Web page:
Myth: Some people chose to be homeless.

No one starts life with the goal of losing his or her home. People lose jobs and then housing. Women run away to the street to escape domestic violence. Many people have experienced significant trauma and simply cannot cope with life. Others struggle with mental illness, depression or post-traumatic stress. Yes, poor choices can contribute to losing one’s home; however, outside circumstances strongly influence those choices.

MYTH: If people without a home wanted to, they could recover themselves. V
Once a man or woman loses a job or a home, getting those things back can feel nearly impossible. Imagine trying to get a job when you have no address to put on a CV, no phone number, no shower and no clean-pressed clothes. Often, things like legal issues, criminal history, mental illness, and physical and emotional health make moving on with their lives even more difficult.

Myth: Most homeless people are middle-aged men.
For many, when we think of people living on the streets without a home, it conjures up images of scruffy men standing on street corners and begging or lying on the street drunk. However, the face of this phenomenon is changing. In fact, the fastest growing segments of people losing their homes are women and families with children.

MYTH: People who live on the streets are dangerous.
Losing one’s home is often associated with drugs, alcohol, violence and crime. So yes, life on the streets can be perilous for both men and women. Nevertheless, very few crimes are committed against those who try to help them. At Casa Ioana, we find our beneficiaries are grateful for the opportunity and have a real willingness to move on with their lives.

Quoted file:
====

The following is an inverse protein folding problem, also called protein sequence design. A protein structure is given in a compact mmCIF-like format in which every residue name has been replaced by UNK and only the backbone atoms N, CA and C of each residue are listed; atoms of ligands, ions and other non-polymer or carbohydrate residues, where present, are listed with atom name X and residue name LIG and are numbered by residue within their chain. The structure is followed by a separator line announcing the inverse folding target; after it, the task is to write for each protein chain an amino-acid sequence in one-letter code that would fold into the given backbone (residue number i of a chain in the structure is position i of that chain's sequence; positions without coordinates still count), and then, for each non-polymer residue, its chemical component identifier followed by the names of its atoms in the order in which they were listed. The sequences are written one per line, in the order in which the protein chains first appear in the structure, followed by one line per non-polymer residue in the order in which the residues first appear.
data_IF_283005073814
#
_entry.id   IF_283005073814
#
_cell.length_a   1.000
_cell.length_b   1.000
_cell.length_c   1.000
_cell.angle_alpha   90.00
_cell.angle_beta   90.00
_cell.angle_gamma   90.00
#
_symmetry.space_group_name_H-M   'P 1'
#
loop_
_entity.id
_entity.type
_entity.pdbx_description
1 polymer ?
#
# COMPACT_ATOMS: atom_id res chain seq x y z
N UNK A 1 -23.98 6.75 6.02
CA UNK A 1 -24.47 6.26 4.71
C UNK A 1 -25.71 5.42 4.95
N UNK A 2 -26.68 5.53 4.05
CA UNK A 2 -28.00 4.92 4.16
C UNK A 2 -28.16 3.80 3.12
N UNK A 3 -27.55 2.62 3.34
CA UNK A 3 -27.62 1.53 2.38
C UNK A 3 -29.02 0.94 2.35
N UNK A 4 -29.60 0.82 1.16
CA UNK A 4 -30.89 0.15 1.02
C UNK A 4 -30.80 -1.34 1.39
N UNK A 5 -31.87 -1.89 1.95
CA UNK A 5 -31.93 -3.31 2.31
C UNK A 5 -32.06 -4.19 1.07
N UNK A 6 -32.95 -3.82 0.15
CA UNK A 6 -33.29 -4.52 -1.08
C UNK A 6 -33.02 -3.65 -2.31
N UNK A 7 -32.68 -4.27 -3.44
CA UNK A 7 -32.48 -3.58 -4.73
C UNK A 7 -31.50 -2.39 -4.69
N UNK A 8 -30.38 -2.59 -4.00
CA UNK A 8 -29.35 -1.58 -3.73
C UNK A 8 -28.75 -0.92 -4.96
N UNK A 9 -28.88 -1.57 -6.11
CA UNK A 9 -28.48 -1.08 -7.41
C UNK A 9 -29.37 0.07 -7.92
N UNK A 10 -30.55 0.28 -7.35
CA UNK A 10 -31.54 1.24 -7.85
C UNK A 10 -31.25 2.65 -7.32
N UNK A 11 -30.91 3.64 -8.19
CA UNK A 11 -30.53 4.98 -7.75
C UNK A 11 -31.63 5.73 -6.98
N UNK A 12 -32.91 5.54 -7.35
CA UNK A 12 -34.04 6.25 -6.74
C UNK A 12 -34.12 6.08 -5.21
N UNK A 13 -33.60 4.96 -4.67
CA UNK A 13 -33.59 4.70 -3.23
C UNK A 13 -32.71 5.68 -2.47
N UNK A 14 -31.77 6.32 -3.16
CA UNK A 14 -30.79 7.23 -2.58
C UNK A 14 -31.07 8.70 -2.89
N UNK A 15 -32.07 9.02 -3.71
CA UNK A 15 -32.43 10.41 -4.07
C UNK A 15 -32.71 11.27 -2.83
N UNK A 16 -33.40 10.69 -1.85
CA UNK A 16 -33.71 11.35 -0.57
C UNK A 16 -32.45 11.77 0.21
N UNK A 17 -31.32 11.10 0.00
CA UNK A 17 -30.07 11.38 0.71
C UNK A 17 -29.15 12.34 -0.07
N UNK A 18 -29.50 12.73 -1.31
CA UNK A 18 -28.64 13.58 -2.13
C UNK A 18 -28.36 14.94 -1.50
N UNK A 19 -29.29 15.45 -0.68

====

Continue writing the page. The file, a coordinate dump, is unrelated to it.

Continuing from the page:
MYTH: Providing food and shelter only encourages people to stay on the streets.
Food and shelter are essentials for life – it is a basic human right and enshrined in the Constitution. By offering shelter and sustenance, Casa Ioana and other organisations that help can start to build relationships through mutual trust and respect. It is then that we can support them to find decent paid jobs, and when they are ready, affordable housing.

MYTH: If we provide sufficient affordable housing, everyone will have a place to live.
Not having a place to live is not just about bricks and mortar; it is about people. People lose their homes when things go wrong in their lives. Simply providing a place to live will not heal emotional wounds, break addiction, create relational stability or establish healthy life skills. The solution is not found in just providing a home, but in addressing the issues that caused them to lose their homes in the first place. It is all about people.

MYTH: It could never happen to me.
Talk to the thousands of men, women and children that Casa Ioana has supported over the years and they will tell you that they never intended or expected to lose their homes. They have had good jobs, houses and families. Nevertheless, at some point, their life fell apart and they were desperate for a way back to a place they could call ‘home’

MYTH: There will always be people living on the streets.